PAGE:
This letter complains about the handling of survivor complaints, with specific reference to the Bishop at Lambeth and the National Safeguarding Steering Group. It asks for various actions to be taken to improve the processes for dealing with survivors. Receipt of the letter was (as shown in the article) acknowledged in a reply of 7 July.

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Opinion – 1 August 2020

Stephen Stavrou All Things Lawful And Honest Watch your language

Giles Fraser UnHerd Church philistines have got high culture all wrong

Janet Fife Surviving Church Bethel Sozo Part 1: Coming to a Church near You?

Laudable Practice Why I Support The Ordination Of Women: A High Church Reflection


Suffragan See of Ludlow not to be filled

The Rt Revd Alistair Magowan, the Suffragan Bishop of Ludlow in the Diocese of Hereford, retired on 30 April 2020. The Diocese has now announced that he will not be replaced; there is an explanation of this decision here. As with his recent predecessors the bishop was also Archdeacon of Ludlow. The plan is to replace the existing combined Bishop/Archdeacon of Ludlow role with a full time Archdeacon.


Bishop of Bristol to take up national safeguarding role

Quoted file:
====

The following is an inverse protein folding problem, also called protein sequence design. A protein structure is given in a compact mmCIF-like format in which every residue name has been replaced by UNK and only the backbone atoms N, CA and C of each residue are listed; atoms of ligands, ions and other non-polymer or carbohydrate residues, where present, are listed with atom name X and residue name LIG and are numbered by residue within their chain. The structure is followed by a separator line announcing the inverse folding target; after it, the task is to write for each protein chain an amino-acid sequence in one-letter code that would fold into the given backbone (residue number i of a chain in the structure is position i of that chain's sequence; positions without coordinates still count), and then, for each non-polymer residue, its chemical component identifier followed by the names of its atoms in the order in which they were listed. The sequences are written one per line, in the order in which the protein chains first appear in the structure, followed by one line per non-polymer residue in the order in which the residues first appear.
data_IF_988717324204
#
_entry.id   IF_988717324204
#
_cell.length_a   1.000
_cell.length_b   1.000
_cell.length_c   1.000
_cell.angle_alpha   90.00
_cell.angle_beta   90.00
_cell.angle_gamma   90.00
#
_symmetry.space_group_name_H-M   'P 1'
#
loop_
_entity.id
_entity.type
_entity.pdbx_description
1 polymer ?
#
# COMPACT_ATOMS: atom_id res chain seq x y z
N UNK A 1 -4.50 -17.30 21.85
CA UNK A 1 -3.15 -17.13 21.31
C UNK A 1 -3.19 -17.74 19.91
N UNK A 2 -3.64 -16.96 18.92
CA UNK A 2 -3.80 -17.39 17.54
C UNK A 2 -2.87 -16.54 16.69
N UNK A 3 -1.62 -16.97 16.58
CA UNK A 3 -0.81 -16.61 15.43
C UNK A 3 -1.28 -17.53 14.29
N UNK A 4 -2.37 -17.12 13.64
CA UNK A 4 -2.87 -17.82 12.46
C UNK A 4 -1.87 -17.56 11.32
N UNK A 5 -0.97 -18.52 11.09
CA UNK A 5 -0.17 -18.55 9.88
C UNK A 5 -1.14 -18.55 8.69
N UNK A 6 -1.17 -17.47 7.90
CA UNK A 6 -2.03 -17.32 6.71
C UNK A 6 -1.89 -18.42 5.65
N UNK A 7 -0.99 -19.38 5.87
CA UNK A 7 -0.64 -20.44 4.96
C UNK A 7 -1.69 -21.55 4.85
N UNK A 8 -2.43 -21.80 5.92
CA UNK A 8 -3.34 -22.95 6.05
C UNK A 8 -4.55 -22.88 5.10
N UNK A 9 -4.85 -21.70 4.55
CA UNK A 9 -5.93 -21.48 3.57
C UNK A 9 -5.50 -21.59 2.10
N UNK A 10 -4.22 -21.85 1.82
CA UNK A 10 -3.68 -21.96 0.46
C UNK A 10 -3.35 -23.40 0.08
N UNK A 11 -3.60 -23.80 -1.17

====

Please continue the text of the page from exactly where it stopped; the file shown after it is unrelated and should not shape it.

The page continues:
Press release from the Church of England

Bishop of Bristol to take up national safeguarding role

The Bishop of Bristol, Bishop Viv Faull has been appointed a deputy lead bishop for safeguarding, with a focus on liaison with diocesan bishops on behalf of the National Safeguarding Steering Group (NSSG) and with the wider Anglican Communion, and to speak on safeguarding in the House of Lords.

She will work closely with the lead safeguarding bishop, the Bishop of Huddersfield, Jonathan Gibbs and the other deputy lead Bishop Debbie Sellin who took up their roles earlier this year. All three bishops will continue to work closely with Melissa Caslake the Church of England’s national director of Safeguarding to continue to develop the Church’s safeguarding practice.

Speaking about her appointment Bishop Viv said:

“I was a Chester Diocesan ordinand when Victor Whitsey was Bishop, and a Deacon in Gloucester when Peter Ball was Bishop. Though they did me no individual harm I have seen the great harm done to others and the whole Church of God. Safeguarding has therefore been an urgent concern throughout my time as Dean in Leicester and in York where I led changes of process and culture and learnt much. I am aware of how much the Church still has to learn and will do my best to contribute to debates and to enable fellow diocesan bishops to participate fully and be supported in their roles.”

Bishop Jonathan said: “We are delighted that Bishop Viv has agreed to take up this role bringing her long experience of ministry and absolute commitment to good safeguarding. She will play a key role as a link between the NSSG and other bishops, as well as with the wider Anglican Communion.”